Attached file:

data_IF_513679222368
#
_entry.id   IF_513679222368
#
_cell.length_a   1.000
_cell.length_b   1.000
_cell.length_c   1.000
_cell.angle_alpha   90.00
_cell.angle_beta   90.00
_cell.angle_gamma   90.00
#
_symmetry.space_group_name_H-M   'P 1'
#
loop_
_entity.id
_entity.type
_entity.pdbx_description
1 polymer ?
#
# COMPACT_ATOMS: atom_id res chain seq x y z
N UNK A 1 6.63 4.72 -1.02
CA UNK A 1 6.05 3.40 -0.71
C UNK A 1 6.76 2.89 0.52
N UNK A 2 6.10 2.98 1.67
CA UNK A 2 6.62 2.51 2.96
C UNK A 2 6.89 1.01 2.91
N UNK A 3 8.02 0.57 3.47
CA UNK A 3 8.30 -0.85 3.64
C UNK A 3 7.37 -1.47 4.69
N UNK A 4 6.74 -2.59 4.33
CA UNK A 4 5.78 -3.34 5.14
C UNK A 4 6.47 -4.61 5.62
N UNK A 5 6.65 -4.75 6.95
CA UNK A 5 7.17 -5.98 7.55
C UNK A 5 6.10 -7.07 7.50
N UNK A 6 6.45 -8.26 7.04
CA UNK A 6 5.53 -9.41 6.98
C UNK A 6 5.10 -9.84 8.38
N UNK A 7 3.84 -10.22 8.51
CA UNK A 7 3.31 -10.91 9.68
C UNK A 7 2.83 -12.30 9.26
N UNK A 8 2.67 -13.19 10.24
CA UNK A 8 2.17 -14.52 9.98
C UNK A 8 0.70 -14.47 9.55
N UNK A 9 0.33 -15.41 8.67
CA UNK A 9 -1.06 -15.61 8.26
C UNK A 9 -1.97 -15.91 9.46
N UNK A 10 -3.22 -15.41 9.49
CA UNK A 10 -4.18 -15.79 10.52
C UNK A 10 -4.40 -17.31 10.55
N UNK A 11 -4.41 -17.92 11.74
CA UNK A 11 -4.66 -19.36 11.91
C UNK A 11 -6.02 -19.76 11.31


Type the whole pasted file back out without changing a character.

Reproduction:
data_IF_513679222368
#
_entry.id   IF_513679222368
#
_cell.length_a   1.000
_cell.length_b   1.000
_cell.length_c   1.000
_cell.angle_alpha   90.00
_cell.angle_beta   90.00
_cell.angle_gamma   90.00
#
_symmetry.space_group_name_H-M   'P 1'
#
loop_
_entity.id
_entity.type
_entity.pdbx_description
1 polymer ?
#
# COMPACT_ATOMS: atom_id res chain seq x y z
N UNK A 1 6.63 4.72 -1.02
CA UNK A 1 6.05 3.40 -0.71
C UNK A 1 6.76 2.89 0.52
N UNK A 2 6.10 2.98 1.67
CA UNK A 2 6.62 2.51 2.96
C UNK A 2 6.89 1.01 2.91
N UNK A 3 8.02 0.57 3.47
CA UNK A 3 8.30 -0.85 3.64
C UNK A 3 7.37 -1.47 4.69
N UNK A 4 6.74 -2.59 4.33
CA UNK A 4 5.78 -3.34 5.14
C UNK A 4 6.47 -4.61 5.62
N UNK A 5 6.65 -4.75 6.95
CA UNK A 5 7.17 -5.98 7.55
C UNK A 5 6.10 -7.07 7.50
N UNK A 6 6.45 -8.26 7.04
CA UNK A 6 5.53 -9.41 6.98
C UNK A 6 5.10 -9.84 8.38
N UNK A 7 3.84 -10.22 8.51
CA UNK A 7 3.31 -10.91 9.68
C UNK A 7 2.83 -12.30 9.26
N UNK A 8 2.67 -13.19 10.24
CA UNK A 8 2.17 -14.52 9.98
C UNK A 8 0.70 -14.47 9.55
N UNK A 9 0.33 -15.41 8.67
CA UNK A 9 -1.06 -15.61 8.26
C UNK A 9 -1.97 -15.91 9.46
N UNK A 10 -3.22 -15.41 9.49
CA UNK A 10 -4.18 -15.79 10.52
C UNK A 10 -4.40 -17.31 10.55
N UNK A 11 -4.41 -17.92 11.74
CA UNK A 11 -4.66 -19.36 11.91
C UNK A 11 -6.02 -19.76 11.31